When children come in from a good afternoon of playing in the snow or on the ice, their cheeks are flushed with a healthy and merry glow, and all’s right with the world. We’ll say that there’s a light glistening in their eyes, and if you were a literalist, and you believed only in what you could measure with a ruler or a balance-scale, you’d say that was nonsense. “My light meter registers only such brightness in Billy’s eyes as was there before he strapped on his skates,” says Mr. Blind Man. The point is that we see as light what shines with intelligence and gladness. I don’t know that everything you see in the world will make you glad, but I do suspect that gladness opens the eyes, especially if it is that gladness that has known sorrow and not fled from it. Says the Psalmist, “I was glad when I heard them say, Let us go up to the house of the Lord.”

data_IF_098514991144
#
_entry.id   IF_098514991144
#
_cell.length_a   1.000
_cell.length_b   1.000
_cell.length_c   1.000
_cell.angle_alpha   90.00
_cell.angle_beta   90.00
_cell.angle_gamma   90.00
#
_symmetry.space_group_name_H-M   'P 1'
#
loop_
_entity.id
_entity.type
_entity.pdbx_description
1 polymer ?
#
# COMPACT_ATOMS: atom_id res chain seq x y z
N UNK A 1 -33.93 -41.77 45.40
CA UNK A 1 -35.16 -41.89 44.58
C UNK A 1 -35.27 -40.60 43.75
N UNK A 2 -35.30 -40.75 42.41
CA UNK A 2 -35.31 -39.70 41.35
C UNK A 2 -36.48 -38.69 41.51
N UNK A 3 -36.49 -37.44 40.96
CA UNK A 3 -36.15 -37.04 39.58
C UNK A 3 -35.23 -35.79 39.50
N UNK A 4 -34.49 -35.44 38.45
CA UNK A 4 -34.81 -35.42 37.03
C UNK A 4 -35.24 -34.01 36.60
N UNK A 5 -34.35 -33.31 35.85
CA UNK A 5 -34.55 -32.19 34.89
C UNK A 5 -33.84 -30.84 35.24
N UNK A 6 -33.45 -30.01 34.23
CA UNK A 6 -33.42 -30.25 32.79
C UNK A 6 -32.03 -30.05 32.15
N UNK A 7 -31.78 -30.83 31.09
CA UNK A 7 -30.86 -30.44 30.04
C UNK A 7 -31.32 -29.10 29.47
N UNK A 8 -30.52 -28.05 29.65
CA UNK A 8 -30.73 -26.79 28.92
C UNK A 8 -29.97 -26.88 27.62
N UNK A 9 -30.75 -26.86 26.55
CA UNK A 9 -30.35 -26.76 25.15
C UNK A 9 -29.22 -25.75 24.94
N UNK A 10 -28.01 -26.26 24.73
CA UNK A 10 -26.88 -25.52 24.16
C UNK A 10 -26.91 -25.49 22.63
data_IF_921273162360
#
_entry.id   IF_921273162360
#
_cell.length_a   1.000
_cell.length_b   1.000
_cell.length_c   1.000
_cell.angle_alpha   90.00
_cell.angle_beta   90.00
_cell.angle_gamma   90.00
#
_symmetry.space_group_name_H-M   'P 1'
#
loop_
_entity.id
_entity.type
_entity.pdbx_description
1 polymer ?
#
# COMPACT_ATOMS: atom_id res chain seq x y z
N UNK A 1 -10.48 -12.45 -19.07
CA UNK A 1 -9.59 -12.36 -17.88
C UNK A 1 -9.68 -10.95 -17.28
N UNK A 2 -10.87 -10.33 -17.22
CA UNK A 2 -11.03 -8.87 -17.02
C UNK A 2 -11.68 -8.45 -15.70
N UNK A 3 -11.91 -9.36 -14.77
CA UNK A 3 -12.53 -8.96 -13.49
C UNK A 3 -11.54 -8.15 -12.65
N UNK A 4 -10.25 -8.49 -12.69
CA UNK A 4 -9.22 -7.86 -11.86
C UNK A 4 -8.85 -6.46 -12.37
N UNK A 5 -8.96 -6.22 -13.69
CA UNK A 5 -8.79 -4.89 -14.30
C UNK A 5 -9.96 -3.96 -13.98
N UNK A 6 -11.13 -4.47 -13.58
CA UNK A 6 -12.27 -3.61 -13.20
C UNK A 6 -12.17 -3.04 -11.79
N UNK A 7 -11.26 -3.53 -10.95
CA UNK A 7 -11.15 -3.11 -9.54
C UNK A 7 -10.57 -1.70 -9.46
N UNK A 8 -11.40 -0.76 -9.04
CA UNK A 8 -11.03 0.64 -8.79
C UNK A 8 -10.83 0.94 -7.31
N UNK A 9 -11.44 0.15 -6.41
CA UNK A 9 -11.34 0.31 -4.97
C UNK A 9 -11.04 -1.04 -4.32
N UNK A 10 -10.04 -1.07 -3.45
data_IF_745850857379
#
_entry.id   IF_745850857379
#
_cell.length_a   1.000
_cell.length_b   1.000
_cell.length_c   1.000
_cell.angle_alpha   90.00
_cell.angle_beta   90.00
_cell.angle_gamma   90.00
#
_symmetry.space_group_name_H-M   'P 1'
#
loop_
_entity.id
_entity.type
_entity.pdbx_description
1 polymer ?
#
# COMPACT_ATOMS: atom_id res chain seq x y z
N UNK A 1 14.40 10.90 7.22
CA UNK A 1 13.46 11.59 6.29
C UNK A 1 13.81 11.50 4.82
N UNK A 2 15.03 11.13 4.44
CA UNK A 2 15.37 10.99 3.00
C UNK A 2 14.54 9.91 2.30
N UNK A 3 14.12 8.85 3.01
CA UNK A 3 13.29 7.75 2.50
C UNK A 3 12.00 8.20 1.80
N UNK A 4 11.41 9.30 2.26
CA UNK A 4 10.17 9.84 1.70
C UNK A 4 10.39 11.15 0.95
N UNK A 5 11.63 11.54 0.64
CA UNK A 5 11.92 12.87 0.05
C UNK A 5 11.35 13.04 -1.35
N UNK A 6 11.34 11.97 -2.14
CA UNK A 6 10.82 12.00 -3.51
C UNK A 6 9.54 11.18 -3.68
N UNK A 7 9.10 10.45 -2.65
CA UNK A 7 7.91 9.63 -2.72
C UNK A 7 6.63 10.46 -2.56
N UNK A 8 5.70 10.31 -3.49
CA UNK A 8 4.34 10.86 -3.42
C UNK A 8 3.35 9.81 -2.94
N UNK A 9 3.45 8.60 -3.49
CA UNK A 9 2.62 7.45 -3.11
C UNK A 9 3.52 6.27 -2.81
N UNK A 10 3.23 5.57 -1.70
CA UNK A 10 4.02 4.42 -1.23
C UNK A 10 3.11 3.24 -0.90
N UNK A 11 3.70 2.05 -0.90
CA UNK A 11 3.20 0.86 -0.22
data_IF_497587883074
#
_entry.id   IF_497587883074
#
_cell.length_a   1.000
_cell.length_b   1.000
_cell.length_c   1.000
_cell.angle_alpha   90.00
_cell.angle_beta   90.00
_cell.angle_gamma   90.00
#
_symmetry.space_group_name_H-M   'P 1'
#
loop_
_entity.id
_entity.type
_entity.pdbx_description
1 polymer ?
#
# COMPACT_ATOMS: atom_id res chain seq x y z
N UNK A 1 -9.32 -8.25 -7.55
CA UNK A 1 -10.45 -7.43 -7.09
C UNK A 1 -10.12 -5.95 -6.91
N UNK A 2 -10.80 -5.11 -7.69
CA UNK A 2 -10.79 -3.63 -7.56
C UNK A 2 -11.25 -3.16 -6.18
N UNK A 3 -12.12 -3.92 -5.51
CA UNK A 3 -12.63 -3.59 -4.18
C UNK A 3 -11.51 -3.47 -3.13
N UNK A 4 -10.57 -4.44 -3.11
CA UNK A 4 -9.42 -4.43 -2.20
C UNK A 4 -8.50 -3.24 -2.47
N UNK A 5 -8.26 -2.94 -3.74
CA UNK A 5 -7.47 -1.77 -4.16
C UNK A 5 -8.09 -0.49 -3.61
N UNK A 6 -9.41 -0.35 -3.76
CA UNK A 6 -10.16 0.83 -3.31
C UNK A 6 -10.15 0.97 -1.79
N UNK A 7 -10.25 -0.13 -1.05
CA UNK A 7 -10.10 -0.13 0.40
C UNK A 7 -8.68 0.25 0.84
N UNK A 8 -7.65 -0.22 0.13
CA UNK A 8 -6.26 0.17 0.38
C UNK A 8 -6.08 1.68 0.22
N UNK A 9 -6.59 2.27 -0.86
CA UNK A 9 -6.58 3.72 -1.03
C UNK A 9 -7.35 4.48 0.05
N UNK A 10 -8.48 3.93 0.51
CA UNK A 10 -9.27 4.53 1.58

This is surely something the old glaziers understood, those who worked on the stained glass in the great cathedrals of Europe. If…
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